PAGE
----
It’s A Trader’s Market Now

February volatility has clearly signaled a regime change. We’re no longer in a market that rewards ‘hodlers’ to think less and hold more. It’s a traders market now.

The S&P finally snapped that ridiculous no pullback streak we’ve all been watching on Fintwit. (Picture below via Bespoke.)

And that break caused the largest short volatility unwind in the history of the VIX complex. The one day move on February 5th set records for the largest point move and percentage move in the VIX index. This includes data from the 2008 financial crisis.

This up move caused the VIX futures term structure to trade at levels last seen in the 2008 financial crisis.

Now the big question is whether or not this volatility will persist. Will equities work off the uncertainty and resume the 2017 uptrend? Or will 2018 look like a giant volatile and choppy range?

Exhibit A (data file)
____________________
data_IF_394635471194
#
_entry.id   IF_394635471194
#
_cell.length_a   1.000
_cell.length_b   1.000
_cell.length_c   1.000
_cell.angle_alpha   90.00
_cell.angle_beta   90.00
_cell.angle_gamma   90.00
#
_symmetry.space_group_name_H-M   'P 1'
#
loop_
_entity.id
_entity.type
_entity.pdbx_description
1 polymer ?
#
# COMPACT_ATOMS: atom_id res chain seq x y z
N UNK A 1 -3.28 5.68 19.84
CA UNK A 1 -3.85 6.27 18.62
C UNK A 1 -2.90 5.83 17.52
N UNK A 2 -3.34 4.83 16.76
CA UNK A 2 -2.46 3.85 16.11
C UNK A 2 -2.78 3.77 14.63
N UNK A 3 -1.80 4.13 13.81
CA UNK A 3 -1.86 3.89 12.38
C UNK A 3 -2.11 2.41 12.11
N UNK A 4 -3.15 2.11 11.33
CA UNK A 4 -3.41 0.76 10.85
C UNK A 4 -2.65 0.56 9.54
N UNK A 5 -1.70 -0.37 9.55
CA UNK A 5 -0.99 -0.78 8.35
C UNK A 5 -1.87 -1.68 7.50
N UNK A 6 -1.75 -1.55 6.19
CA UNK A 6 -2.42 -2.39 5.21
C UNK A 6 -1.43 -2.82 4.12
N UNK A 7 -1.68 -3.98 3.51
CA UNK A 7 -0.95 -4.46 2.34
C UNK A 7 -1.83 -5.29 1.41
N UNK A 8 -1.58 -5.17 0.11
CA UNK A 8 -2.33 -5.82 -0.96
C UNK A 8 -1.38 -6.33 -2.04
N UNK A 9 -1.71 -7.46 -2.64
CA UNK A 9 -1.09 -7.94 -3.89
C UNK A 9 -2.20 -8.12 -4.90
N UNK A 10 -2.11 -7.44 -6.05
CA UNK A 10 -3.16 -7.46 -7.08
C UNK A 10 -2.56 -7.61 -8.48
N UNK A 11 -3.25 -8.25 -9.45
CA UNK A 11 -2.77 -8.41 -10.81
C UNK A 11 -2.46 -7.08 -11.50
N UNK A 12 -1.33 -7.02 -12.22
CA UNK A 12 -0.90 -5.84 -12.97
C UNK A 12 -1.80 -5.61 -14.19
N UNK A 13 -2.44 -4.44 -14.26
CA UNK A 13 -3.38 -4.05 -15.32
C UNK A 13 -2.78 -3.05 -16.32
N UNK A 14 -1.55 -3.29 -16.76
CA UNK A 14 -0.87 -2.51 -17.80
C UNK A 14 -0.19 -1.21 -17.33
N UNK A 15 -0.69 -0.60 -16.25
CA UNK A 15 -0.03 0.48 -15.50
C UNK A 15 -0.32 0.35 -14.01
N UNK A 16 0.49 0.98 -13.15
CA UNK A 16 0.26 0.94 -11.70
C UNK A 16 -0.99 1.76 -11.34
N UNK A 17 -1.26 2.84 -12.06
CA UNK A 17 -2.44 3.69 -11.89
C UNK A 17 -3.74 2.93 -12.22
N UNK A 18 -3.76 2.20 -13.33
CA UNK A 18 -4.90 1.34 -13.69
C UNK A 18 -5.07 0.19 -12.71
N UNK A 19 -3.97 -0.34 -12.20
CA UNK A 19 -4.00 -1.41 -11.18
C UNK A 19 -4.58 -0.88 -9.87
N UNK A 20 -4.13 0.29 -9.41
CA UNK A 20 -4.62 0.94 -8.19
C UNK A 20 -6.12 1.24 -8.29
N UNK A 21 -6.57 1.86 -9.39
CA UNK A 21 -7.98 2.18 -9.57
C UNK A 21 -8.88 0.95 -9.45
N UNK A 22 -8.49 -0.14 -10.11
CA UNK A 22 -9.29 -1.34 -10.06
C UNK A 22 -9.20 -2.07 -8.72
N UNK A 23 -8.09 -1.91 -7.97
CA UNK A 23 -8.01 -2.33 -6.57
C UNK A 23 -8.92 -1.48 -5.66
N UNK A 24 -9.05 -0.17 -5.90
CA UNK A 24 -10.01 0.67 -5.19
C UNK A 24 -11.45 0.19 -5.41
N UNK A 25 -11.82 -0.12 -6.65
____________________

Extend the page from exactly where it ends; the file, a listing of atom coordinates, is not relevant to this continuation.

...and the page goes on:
We’ve found it extremely helpful to watch the trend in credit spreads to determine the forward vol regime. When credit spreads widen volatility in the market will persist and stay high. When credit spreads tighten the opposite occurs — volatility comes down.

A quick way to check out credit spreads is to plot the ratio between SHY and HYG (SHY/HYG).

Credit spreads are on the precipice of breaking out and reversing the down trend from 2015. If this chart can breakout and hold then we should expect more volatility in the months ahead.

Right now it’s sort of in “no-man’s land.” In response, we’ve cut back on our aggressive short vol stuff and have started to move our focus into trades that will benefit if this chart breaks out. This is in line with our macro view that higher volatility is ahead.